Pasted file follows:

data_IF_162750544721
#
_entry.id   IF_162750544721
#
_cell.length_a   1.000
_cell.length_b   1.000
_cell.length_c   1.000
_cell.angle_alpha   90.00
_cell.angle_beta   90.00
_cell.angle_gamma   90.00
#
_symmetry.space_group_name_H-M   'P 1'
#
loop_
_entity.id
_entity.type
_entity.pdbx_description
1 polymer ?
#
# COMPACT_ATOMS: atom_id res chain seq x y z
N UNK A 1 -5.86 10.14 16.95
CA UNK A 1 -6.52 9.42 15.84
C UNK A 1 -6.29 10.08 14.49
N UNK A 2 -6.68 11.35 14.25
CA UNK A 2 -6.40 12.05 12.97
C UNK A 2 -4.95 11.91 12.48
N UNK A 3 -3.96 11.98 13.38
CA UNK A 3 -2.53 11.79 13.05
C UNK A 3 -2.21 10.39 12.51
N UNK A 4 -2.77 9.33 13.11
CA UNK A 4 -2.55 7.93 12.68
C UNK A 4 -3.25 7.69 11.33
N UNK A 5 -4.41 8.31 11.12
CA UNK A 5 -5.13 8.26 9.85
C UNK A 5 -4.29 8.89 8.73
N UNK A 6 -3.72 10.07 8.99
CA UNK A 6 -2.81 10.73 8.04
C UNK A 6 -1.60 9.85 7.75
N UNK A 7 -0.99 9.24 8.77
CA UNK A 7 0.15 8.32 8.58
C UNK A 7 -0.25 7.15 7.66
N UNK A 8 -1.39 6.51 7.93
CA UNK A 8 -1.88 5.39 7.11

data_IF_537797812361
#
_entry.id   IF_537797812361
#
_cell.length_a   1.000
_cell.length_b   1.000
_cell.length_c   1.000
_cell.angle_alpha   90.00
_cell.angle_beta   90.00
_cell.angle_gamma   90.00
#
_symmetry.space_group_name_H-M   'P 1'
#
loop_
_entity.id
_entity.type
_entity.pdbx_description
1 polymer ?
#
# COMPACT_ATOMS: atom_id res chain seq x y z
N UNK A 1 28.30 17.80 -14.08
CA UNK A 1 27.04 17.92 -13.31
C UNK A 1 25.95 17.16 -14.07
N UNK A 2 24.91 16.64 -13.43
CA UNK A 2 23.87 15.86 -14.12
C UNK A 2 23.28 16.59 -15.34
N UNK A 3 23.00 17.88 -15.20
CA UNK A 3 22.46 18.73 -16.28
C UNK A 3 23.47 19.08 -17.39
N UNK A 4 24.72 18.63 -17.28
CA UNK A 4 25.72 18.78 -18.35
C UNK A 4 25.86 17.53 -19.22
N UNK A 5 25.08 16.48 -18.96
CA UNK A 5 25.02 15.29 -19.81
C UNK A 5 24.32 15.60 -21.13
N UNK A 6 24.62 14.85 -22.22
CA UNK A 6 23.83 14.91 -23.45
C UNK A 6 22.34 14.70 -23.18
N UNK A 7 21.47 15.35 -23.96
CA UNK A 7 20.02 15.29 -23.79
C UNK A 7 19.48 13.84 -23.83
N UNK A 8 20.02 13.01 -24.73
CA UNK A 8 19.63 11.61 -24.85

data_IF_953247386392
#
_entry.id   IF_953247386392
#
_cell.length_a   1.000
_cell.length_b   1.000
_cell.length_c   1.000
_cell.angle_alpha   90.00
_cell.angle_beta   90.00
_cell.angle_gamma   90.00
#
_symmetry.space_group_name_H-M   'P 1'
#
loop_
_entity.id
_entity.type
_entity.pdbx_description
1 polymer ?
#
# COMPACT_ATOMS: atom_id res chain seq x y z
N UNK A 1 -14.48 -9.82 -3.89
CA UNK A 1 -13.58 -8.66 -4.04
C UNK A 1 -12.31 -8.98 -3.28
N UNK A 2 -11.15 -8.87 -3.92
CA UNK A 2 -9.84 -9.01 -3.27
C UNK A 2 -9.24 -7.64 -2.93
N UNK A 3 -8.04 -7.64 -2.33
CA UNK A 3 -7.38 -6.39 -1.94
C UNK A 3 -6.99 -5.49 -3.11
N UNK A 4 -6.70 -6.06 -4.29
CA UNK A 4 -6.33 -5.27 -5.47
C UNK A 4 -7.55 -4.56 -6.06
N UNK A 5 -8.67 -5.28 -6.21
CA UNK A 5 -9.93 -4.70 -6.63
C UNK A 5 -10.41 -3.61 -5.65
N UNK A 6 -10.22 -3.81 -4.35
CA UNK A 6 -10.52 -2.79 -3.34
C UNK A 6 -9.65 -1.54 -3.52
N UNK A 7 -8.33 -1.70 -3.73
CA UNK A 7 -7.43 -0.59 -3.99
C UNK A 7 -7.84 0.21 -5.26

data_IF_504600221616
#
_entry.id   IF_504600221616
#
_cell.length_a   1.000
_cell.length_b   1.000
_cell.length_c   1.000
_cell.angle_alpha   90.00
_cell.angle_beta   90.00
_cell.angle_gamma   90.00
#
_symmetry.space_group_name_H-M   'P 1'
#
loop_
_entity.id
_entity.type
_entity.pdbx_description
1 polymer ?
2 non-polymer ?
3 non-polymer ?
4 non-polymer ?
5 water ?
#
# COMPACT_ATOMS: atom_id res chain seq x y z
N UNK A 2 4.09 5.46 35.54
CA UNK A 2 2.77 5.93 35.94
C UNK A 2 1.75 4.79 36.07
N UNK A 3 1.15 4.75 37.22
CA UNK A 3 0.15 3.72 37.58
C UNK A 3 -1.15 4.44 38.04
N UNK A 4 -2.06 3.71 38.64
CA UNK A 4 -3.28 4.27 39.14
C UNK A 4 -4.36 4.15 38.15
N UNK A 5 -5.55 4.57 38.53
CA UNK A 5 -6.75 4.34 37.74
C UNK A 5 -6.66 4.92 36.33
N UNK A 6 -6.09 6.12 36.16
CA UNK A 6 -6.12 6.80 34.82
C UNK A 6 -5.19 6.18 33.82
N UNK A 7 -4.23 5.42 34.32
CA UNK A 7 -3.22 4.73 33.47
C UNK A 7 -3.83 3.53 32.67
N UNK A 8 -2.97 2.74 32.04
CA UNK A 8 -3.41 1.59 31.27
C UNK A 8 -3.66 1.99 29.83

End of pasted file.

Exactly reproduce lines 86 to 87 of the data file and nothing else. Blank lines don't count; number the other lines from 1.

CA UNK A 8 19.63 11.61 -24.85

data_IF_953247386392